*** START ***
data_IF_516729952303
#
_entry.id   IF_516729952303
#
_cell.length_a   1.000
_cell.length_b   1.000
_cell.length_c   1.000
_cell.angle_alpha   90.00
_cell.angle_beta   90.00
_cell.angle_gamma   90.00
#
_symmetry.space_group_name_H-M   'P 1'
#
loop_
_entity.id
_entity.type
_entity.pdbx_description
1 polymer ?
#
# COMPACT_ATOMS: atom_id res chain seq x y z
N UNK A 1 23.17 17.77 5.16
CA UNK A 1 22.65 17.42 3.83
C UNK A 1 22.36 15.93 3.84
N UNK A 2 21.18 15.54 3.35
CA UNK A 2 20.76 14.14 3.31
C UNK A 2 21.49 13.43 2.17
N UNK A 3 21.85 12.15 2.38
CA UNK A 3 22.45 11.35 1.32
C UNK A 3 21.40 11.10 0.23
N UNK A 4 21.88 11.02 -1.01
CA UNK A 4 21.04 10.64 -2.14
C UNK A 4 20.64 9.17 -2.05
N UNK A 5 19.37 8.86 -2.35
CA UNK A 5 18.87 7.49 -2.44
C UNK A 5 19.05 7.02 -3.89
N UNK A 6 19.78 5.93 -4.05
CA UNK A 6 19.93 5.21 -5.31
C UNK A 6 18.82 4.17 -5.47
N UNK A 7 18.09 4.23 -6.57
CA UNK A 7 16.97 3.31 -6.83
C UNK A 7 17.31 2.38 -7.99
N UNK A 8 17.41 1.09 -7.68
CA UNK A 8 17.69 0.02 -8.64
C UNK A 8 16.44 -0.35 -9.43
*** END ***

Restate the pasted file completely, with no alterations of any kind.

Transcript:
data_IF_516729952303
#
_entry.id   IF_516729952303
#
_cell.length_a   1.000
_cell.length_b   1.000
_cell.length_c   1.000
_cell.angle_alpha   90.00
_cell.angle_beta   90.00
_cell.angle_gamma   90.00
#
_symmetry.space_group_name_H-M   'P 1'
#
loop_
_entity.id
_entity.type
_entity.pdbx_description
1 polymer ?
#
# COMPACT_ATOMS: atom_id res chain seq x y z
N UNK A 1 23.17 17.77 5.16
CA UNK A 1 22.65 17.42 3.83
C UNK A 1 22.36 15.93 3.84
N UNK A 2 21.18 15.54 3.35
CA UNK A 2 20.76 14.14 3.31
C UNK A 2 21.49 13.43 2.17
N UNK A 3 21.85 12.15 2.38
CA UNK A 3 22.45 11.35 1.32
C UNK A 3 21.40 11.10 0.23
N UNK A 4 21.88 11.02 -1.01
CA UNK A 4 21.04 10.64 -2.14
C UNK A 4 20.64 9.17 -2.05
N UNK A 5 19.37 8.86 -2.35
CA UNK A 5 18.87 7.49 -2.44
C UNK A 5 19.05 7.02 -3.89
N UNK A 6 19.78 5.93 -4.05
CA UNK A 6 19.93 5.21 -5.31
C UNK A 6 18.82 4.17 -5.47
N UNK A 7 18.09 4.23 -6.57
CA UNK A 7 16.97 3.31 -6.83
C UNK A 7 17.31 2.38 -7.99
N UNK A 8 17.41 1.09 -7.68
CA UNK A 8 17.69 0.02 -8.64
C UNK A 8 16.44 -0.35 -9.43